As noted previously, IVDs will be regulated as a sub-set of medical devices. Many of the activities and business processes are common to medical devices, and so the fees that are applicable have been set to be consistent with other medical devices. In some cases, the resource model estimated costs above, or below, the fees applicable to other medical devices. This may reflect slight differences in assumptions for staff effort as well as the different methods for allocating overheads (actual ABC effort drivers used for other medical devices is more likely to be accurate).
The proposed fees and charges applicable to IVDs are summarised in the following table.
|#||Fee type||Method of recovery||Basis of charge||Fee ($)|
|Application fees - In-vitro diagnostic devices - all classes||Fee for service||Per kind of device||760|
|Variation to amend an inclusion that contains incomplete or incorrect information||Fee for service||Per inclusion||340|
|Conformity assessment - all procedures and changes||Fee for service||Per application||760|
|B||Technical file reviews|
|Class 2 and 3 IVDs||Fee for service||Per audit||5,290|
|All classes (note 1)||Levy||Per kind of device||640|
|C||Conformity assessment procedures|
|Full quality management system||Fee for service||Per assessment||23,000|
|Examination of product design||Fee for service||Per assessment||49,000|
|Type examination||Fee for service||Per assessment||31,700|
|Production quality assurance||Fee for service||Per assessment||20,200|
|Abridged assessments - immunohaemotology reagents||Fee for service||Per assessment||12,000|
|Surveillance audits of manufacturer's quality management system||Fee for service||Per audit||6,700|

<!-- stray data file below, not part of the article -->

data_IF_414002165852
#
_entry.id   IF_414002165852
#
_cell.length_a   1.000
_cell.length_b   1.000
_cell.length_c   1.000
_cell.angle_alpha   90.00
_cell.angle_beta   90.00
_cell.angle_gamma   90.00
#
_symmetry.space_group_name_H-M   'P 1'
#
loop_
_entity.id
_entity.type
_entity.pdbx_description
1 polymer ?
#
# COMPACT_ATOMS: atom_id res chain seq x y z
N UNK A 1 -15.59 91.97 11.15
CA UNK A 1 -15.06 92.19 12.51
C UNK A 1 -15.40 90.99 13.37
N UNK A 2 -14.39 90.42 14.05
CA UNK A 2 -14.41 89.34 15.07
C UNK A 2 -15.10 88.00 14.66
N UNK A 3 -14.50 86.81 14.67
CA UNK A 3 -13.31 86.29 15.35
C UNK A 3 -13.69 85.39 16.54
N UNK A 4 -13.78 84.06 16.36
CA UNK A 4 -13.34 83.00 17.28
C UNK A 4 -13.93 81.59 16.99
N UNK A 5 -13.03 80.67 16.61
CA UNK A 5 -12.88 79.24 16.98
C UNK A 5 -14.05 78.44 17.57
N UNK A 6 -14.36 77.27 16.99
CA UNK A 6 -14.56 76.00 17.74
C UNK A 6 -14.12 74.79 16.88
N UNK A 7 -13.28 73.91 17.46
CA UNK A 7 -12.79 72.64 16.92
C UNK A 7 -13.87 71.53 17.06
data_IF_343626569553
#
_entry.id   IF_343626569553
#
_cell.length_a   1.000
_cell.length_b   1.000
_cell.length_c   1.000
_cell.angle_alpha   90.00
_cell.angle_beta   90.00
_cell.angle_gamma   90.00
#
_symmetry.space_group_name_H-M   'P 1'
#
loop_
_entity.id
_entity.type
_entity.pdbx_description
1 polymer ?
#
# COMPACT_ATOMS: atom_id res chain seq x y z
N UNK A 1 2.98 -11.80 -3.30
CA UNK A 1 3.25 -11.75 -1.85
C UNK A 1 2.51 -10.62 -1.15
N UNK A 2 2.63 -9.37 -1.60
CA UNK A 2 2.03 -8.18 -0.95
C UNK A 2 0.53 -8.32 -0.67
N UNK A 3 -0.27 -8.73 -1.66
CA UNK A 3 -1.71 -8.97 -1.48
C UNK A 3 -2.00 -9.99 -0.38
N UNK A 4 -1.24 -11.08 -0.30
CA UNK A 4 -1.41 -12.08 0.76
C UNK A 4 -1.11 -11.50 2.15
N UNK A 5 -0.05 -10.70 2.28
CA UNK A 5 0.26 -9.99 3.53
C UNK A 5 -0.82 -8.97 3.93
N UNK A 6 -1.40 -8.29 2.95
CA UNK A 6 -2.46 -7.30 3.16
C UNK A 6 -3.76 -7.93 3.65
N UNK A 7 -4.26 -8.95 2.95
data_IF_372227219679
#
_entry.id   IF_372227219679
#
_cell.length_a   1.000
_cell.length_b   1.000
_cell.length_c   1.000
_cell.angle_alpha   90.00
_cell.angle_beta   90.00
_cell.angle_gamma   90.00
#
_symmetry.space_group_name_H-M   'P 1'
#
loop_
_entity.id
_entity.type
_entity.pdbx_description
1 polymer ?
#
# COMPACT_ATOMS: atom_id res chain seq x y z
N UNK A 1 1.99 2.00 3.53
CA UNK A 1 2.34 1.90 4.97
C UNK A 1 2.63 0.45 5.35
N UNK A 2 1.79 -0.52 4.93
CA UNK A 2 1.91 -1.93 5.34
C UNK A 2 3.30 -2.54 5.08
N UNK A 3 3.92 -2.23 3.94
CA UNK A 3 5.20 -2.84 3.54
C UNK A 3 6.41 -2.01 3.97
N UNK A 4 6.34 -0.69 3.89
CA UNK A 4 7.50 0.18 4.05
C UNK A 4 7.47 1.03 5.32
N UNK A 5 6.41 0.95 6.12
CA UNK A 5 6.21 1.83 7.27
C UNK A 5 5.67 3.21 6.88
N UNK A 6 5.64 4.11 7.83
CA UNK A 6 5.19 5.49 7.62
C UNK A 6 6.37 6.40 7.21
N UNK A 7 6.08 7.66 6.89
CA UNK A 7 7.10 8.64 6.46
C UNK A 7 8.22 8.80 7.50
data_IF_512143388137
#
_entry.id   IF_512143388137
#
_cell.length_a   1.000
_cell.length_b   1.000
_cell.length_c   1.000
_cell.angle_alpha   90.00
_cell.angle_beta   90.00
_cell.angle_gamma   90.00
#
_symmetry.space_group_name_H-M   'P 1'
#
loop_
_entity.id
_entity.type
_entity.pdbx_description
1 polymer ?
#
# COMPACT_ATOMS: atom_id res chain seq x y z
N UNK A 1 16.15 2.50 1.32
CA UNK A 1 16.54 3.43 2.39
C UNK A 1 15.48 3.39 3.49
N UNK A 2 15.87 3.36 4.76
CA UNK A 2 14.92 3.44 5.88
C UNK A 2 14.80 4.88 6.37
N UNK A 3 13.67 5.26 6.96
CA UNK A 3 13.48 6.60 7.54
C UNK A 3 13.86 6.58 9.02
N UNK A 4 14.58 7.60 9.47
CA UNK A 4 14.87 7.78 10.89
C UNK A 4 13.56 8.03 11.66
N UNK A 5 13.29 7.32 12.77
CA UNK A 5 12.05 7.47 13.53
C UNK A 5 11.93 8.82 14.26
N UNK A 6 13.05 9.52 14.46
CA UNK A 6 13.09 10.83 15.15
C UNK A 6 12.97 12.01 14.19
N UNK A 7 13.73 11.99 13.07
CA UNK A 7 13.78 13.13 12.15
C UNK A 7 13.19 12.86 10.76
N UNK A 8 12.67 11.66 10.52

|Supplementary assessment time, including assessor preparation/travel time associated with assessments conducted outside of Australia||Fee for service||Per hour||320|
|Reasonable travel, accommodation and allowance costs||Actual cost||At cost|
- Annual charges will not be introduced until 2012/13
- Reassessment of conformity assessment of manufacturers management and quality system and examinations of product design attract the full initial fee
- Changes to conformity assessments will be charged at 60% of the initial fee, and
- All charges are expressed in 2009-10 prices having regard to average price and wage movements. Charges may be subject to minor adjustment to align with other medical devices.
The below table summarises revenue, costs and net contribution over a five year period. The significant under-recovery in initial years is due to the inclusion of $0.5m for industry information and education costs and not charging an annual charge until the fourth year of the introduction of IVD framework.
|Summary||Year 1||Year 2||Year 3||Year 4||Year 5|
The residual net contribution in the cost model reflects a conservative approach to the introduction of cost recovery for IVDs and recognises the uncertainty in the estimates of the number and classification of IVDs on the market and the route of conformity assessment to be undertaken.
The below tables summarise contribution by each class and also show overall marginal contribution.
|Class 1||Initial price||Year 1||Year 2||Year 3||Year 4||Year 5|
|Application fee (Entry ARTG)|
|Post market reviews|
|Contribution Class 1||$14,460||$20,620||$17,100||$140,605||$73,222|
|Class 2||Initial price||Year 1||Year 2||Year 3||Year 4||Year 5|
|Application fee (Entry ARTG)|
|Application fee (Conformity Assessment)|
|Technical file reviews|
|Post market reviews|
|LVLV application fees||$125||$0||$0||$0||$32,918||$33,343|
|Contribution Class 2||$176,325||$334,200||$438,464||$974,278||$285,762|
|Class 3||Initial price||Year 1||Year 2||Year 3||Year 4||Year 5|
|Application fee (Entry ARTG)|
|Application fee (Conformity Assessment)|
|Technical file reviews|
|Post market reviews|
|LVLV application fees||$125||$0||$0||$0||$34,694||$35,172|
|Contribution Class 3||$191,564||$300,633||$306,974||$888,218||$598,563|
|Class 4||Initial price||Year 1||Year 2||Year 3||Year 4||Year 5|
|Application fee (Entry ARTG)|
|Application fee (Conformity Assessment)|